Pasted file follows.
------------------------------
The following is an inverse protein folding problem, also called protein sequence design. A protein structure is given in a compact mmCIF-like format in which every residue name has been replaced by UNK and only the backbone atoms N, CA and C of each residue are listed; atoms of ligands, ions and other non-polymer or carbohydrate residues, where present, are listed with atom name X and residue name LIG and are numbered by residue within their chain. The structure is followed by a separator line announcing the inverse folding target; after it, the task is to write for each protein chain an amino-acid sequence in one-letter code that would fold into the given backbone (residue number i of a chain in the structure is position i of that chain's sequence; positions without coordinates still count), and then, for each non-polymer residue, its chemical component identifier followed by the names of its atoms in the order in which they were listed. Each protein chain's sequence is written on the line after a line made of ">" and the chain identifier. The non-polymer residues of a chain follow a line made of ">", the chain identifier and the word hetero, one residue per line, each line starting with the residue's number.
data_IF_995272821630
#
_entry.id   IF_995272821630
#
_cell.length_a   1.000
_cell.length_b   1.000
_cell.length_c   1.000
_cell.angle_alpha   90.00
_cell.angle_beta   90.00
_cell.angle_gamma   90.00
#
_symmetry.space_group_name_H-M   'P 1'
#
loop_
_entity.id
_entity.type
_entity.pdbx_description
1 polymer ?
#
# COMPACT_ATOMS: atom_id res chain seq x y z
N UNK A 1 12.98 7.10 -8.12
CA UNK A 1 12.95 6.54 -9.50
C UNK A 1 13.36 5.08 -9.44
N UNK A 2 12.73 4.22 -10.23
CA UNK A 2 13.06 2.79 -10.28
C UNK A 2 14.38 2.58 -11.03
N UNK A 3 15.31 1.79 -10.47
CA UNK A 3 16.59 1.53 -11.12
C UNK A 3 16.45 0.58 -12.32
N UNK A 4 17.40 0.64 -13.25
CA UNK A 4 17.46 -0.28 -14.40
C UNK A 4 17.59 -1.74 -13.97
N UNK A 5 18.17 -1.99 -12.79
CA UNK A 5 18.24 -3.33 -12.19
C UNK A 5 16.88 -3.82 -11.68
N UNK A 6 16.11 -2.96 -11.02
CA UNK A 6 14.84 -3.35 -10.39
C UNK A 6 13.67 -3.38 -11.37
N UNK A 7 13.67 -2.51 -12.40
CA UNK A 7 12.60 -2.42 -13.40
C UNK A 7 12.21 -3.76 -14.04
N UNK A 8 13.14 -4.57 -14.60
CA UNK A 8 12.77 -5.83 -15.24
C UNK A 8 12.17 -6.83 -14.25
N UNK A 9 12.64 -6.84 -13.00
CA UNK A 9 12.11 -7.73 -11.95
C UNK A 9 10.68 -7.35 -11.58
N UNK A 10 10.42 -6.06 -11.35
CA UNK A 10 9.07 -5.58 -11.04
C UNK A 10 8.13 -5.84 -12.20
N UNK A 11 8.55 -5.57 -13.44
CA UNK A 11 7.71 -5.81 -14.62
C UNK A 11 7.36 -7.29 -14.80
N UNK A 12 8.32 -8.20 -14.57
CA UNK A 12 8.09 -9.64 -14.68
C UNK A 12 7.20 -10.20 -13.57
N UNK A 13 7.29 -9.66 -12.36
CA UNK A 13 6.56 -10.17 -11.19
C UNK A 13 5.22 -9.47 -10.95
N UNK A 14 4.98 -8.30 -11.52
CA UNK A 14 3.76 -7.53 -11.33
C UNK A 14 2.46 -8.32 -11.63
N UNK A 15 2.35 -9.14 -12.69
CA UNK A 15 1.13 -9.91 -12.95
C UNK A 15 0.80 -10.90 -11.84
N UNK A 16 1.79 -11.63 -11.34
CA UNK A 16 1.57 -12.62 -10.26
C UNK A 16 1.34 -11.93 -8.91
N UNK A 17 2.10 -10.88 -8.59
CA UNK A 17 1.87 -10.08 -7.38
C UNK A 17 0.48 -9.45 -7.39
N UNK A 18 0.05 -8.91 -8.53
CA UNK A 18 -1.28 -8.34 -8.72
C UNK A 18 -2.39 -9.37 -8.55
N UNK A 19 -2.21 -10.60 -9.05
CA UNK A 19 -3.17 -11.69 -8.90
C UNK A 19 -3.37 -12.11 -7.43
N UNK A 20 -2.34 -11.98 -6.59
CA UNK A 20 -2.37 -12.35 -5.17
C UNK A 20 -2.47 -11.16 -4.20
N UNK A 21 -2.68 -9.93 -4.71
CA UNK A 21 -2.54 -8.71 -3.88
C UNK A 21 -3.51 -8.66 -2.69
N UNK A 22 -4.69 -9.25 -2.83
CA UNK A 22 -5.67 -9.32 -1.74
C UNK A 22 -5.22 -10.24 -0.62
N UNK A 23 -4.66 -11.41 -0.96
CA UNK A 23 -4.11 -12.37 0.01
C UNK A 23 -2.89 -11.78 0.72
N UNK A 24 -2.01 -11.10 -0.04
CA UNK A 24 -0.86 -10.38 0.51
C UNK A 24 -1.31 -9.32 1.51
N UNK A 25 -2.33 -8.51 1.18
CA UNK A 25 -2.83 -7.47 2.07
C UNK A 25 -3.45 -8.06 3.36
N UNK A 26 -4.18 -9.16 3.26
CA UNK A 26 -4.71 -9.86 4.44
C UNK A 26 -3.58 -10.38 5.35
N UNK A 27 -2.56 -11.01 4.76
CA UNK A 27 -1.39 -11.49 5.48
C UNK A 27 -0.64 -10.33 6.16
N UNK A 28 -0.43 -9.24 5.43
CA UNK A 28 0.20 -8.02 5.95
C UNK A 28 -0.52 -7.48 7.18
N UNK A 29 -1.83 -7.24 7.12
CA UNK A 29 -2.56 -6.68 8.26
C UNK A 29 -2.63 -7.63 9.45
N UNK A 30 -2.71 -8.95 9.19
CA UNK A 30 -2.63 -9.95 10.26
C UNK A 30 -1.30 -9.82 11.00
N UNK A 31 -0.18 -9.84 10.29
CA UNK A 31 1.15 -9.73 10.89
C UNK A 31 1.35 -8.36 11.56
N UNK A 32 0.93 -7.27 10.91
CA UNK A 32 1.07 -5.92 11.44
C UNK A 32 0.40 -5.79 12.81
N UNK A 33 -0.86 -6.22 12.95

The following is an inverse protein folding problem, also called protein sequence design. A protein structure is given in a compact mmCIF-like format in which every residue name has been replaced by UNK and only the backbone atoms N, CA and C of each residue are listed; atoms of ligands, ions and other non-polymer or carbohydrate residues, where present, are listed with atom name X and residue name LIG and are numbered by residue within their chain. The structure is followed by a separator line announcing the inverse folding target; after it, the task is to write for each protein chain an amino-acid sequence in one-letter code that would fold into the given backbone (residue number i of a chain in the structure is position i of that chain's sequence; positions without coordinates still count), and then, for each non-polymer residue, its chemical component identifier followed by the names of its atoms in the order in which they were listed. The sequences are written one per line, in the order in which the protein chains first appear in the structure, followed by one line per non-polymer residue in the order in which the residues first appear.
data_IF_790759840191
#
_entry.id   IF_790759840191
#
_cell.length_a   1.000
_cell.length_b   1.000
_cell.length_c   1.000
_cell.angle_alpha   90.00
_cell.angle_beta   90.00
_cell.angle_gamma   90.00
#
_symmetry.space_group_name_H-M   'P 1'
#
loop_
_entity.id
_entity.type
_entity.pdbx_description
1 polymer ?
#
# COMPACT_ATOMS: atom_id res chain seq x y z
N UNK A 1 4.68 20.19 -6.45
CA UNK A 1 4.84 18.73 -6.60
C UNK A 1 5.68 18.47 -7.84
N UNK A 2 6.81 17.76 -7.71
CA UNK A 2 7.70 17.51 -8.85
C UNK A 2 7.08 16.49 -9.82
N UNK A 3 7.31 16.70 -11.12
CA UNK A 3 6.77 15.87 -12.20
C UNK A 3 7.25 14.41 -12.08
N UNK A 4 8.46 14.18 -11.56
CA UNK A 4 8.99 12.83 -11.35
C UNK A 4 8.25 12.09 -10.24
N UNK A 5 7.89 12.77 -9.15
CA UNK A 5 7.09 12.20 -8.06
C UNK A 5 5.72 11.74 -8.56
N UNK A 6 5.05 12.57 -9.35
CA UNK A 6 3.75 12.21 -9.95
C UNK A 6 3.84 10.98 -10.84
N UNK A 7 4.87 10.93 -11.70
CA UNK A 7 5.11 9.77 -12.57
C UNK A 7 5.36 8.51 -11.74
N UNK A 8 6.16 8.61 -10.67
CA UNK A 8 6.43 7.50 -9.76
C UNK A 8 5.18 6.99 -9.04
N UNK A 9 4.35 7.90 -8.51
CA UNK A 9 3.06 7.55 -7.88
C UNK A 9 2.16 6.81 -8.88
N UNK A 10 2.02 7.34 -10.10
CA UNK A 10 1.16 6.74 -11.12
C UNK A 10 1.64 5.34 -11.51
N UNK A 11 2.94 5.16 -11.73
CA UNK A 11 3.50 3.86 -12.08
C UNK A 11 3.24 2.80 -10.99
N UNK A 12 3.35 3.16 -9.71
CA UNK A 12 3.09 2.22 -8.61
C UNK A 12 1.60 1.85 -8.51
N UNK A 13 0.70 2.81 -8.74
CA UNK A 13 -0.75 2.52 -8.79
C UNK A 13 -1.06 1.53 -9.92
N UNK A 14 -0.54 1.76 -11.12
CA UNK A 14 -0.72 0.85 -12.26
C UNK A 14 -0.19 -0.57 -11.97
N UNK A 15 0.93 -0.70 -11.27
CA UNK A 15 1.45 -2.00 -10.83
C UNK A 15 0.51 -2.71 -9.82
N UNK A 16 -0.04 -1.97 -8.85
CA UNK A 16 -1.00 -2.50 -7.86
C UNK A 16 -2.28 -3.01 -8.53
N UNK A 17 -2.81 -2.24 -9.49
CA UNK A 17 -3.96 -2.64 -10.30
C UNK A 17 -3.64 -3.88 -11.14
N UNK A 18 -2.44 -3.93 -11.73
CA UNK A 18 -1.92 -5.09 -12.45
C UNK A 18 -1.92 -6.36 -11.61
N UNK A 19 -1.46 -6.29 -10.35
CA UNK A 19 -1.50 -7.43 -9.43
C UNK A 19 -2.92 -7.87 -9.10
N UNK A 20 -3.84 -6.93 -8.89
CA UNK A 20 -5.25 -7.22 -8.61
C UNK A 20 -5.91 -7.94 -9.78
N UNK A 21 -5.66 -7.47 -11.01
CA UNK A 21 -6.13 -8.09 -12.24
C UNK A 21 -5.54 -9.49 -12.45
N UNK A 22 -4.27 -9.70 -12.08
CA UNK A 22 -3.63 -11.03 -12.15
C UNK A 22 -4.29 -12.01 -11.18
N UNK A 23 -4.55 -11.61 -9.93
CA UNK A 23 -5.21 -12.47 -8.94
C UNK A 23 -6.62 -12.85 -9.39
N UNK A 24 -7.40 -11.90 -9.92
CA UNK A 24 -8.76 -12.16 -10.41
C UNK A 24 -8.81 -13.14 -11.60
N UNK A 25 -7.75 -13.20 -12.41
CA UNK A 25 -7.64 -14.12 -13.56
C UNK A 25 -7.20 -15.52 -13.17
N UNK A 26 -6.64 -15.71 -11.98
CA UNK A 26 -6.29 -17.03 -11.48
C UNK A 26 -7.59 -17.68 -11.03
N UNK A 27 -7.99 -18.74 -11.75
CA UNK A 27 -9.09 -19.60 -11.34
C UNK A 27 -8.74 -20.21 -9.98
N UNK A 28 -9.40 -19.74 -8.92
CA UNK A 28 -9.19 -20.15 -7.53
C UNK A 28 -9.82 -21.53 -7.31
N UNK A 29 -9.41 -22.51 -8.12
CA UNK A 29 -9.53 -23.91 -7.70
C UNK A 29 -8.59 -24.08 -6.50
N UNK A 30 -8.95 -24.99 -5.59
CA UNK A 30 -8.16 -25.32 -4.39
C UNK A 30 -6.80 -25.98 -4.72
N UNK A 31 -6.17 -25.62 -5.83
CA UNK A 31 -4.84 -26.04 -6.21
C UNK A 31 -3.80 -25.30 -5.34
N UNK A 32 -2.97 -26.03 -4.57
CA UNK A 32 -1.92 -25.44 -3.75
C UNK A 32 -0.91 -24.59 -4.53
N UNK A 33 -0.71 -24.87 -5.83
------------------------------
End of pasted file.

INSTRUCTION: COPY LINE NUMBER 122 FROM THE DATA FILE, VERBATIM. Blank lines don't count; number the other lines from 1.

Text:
_entry.id   IF_790759840191